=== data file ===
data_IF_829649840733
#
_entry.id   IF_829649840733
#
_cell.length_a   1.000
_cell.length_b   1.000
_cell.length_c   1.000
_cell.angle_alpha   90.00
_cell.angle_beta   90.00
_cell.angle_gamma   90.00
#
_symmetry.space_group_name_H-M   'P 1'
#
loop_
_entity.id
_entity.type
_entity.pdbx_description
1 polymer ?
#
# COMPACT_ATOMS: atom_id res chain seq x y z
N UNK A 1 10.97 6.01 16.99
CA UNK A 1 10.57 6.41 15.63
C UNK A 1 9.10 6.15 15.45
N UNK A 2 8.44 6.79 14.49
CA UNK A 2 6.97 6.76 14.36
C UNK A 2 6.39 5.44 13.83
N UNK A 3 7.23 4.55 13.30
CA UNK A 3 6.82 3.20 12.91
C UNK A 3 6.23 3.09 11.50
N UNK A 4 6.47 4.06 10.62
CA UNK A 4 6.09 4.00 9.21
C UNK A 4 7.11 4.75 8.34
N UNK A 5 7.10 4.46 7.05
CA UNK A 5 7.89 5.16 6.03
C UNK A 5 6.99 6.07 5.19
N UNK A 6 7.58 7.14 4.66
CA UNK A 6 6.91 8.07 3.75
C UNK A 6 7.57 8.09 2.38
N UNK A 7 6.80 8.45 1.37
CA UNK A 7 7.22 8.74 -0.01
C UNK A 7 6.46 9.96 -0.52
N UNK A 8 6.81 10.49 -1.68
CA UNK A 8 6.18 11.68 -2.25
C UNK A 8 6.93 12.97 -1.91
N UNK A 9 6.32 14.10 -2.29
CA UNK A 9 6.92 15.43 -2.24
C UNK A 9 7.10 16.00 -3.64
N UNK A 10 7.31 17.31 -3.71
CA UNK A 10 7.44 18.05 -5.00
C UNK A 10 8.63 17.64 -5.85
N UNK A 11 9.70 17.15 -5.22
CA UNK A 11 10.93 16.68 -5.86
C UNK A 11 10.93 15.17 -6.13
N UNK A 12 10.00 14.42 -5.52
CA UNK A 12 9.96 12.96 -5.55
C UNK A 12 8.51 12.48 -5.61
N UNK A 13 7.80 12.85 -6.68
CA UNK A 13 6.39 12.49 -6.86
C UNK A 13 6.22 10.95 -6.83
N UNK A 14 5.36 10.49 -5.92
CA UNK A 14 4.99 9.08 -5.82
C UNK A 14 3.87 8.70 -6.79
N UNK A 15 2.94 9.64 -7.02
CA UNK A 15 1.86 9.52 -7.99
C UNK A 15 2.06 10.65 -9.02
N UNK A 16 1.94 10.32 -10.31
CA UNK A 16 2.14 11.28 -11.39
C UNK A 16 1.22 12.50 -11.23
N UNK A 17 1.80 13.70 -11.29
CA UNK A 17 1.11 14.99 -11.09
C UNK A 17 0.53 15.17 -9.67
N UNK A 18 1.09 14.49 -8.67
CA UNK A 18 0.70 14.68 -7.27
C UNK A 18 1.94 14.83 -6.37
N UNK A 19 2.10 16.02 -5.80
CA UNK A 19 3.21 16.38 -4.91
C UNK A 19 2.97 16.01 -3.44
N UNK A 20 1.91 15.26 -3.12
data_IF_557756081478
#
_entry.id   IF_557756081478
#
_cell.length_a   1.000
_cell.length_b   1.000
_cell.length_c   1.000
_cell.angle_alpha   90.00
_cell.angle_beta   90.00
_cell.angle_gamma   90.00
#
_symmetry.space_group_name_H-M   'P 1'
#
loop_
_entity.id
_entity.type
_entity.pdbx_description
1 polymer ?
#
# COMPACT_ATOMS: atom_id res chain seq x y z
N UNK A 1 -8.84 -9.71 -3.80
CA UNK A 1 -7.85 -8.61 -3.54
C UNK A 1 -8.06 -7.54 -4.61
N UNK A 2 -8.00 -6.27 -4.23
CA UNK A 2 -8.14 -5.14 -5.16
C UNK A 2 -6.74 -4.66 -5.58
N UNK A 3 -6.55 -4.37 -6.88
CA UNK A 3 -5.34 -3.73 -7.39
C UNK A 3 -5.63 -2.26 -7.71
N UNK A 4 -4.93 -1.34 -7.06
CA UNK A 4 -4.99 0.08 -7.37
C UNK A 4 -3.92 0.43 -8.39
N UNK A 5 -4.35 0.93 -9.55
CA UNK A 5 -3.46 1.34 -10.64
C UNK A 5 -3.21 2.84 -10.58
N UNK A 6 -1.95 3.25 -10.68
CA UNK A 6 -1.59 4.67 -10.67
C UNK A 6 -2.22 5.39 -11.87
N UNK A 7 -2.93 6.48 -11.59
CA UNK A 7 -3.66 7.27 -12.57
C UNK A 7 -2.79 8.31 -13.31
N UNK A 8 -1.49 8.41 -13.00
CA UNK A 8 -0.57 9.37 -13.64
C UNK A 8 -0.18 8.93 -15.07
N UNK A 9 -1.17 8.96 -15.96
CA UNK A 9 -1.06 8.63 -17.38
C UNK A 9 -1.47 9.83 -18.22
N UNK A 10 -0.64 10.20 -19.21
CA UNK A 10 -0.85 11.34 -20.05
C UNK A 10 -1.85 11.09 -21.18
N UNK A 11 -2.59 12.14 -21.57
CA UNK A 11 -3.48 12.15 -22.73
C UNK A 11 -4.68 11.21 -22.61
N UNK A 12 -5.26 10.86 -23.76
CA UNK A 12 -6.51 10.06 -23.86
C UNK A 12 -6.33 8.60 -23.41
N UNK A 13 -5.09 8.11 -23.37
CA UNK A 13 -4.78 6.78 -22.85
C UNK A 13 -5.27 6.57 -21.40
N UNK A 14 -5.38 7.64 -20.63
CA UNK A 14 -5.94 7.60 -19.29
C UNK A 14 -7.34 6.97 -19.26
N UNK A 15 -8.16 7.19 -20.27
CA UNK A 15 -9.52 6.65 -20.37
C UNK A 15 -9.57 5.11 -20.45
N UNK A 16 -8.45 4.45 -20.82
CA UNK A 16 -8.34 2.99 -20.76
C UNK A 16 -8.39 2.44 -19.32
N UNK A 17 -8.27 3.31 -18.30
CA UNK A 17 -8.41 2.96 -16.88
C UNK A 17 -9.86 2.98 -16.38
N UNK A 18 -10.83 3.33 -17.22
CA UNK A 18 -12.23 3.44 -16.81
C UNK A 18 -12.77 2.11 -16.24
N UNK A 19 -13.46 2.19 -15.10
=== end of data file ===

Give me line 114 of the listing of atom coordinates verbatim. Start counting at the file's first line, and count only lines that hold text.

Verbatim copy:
N UNK A 6 -1.95 3.25 -10.68